There are a few minor Kindle deals today.
Here’s a major deal from Logos: For just a few days Logos has discounted the 61-volume Word Biblical Commentary to just $399.99 (down from the usual $1199.99). That’s great value on a set that has many excellent volumes.
“Our culture is angry. You only have to be on social media for five minutes to see this is true. And the amount of anger we’re seeing will only increase as the various sides of our culture move farther and farther apart from each other. The first response to disagreement, particularly online, is often anger, and herein lies a danger for all of us who are engaging people with apologetics: It’s easy to fall right into that cultural pattern in our own responses to people. This is something we need to fight.”
There are some good thoughts on preaching here. “Preaching is one time in the week when we have the opportunity to hear about something other than ourselves, other than the horizontal. It’s the time to hear about God and the wonder and mysteries of his love, of what he’s done for us in Christ. But more and more, evangelical preaching has become another way we talk about ourselves, and in this case, to learn about the preacher.”
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“The preacher must assess both the culture and the congregation in order to determine whether to engage certain concerns that arise. Clarity in this matter is essential, but how does the preacher gain such clarity? Let’s consider nine questions that will serve as indicators for the expositor, helping you discern the extent of the concern and whether it should impact your upcoming sermon.” Preachers would do well to consider these.
Like Jesse Johnson, I’ve been hearing more and more people refer to Jesus as a person of color, an immigrant, and a Palestinian. He looks at why this terminology isn’t accurate or helpful when it comes to our Savior.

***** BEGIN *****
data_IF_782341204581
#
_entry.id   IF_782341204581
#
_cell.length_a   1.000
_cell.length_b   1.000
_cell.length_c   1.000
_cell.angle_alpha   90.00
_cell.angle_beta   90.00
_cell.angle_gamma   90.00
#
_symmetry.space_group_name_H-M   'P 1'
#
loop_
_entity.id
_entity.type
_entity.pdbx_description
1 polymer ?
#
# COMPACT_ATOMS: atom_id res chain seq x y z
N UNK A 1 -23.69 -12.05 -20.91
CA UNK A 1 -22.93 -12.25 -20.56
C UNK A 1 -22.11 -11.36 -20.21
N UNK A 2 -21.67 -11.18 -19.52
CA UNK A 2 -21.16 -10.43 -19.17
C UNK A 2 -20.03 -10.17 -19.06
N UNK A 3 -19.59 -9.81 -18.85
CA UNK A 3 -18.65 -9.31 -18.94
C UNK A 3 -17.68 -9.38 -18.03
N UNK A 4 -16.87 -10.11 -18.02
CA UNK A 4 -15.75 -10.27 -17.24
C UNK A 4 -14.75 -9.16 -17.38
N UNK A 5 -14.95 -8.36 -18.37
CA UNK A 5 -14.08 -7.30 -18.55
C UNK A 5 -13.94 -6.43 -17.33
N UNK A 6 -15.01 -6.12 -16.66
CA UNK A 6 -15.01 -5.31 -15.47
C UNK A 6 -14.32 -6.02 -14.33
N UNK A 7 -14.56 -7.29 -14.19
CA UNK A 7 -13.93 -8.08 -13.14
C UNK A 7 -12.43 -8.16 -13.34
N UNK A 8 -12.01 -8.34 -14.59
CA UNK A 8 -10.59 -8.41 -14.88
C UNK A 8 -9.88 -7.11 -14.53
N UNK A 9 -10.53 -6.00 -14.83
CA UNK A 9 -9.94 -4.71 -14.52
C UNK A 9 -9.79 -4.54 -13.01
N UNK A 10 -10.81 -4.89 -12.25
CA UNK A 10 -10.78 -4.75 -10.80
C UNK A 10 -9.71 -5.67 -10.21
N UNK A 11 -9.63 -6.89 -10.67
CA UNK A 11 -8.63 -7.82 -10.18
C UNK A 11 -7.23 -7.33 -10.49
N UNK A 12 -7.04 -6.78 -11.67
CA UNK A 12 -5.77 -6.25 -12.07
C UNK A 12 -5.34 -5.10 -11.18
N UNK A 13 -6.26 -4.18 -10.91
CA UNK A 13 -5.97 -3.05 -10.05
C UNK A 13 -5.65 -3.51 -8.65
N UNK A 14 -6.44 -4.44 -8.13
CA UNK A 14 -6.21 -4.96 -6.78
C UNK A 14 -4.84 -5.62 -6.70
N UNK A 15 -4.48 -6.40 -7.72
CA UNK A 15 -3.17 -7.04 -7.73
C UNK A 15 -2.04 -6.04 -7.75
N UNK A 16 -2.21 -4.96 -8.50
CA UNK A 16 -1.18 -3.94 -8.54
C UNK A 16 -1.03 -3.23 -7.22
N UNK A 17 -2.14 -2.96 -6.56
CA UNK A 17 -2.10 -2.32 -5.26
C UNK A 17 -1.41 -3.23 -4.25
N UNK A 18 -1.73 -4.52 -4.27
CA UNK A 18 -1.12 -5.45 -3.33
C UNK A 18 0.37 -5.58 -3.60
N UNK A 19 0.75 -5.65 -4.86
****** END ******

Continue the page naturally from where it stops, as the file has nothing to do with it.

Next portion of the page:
“John Wesley famously summarised the final outworking of the gospel in the hearts of those within early Methodism with the memorable words, ‘Our people die well’. As a summary of the power of gospel hope to hold out against death, this is as succinct as it is brilliant; as a road map for walking through the darkest valley it can be unhelpful, and ultimately disorientating. In this post I want to think a little about the Christian and death, work through some of the mistakes we can make in discussing how we die, and share what hope looks like in the salvage yard of bereavement and loss.”
Christians need to be able to think well about economics. “How should we respond to such thinking? Certainly not by condemning Roberts’s motives. It’s refreshing to see someone born rich who cares about those who weren’t. His charitable giving is to be commended, as is his self-restraint. And, frankly, as I read his article (accompanied by brilliant illustrations that drive home his points), my heart went out to him. Nonetheless, there are serious problems with his thinking.”
FaithLife has compiled a list of the most popular songs being sung in Christian churches right now. The top five: “Build My Life,” “What A Beautiful Name,” “Ten Thousand Reasons,” “Amazing Grace” (the Chris Tomlin version), “Great Are You Lord.”
The pastor whose life is crumbling under the weight of his depravity has no authority to say, “be imitators of me.” On the other hand, the pastor who is known as a one-woman man serves as a model of love and affection.
I, for one, will take people practicing evangelism as best they can over those who forgo evangelism until they have the perfect practice. —J. Mack Stiles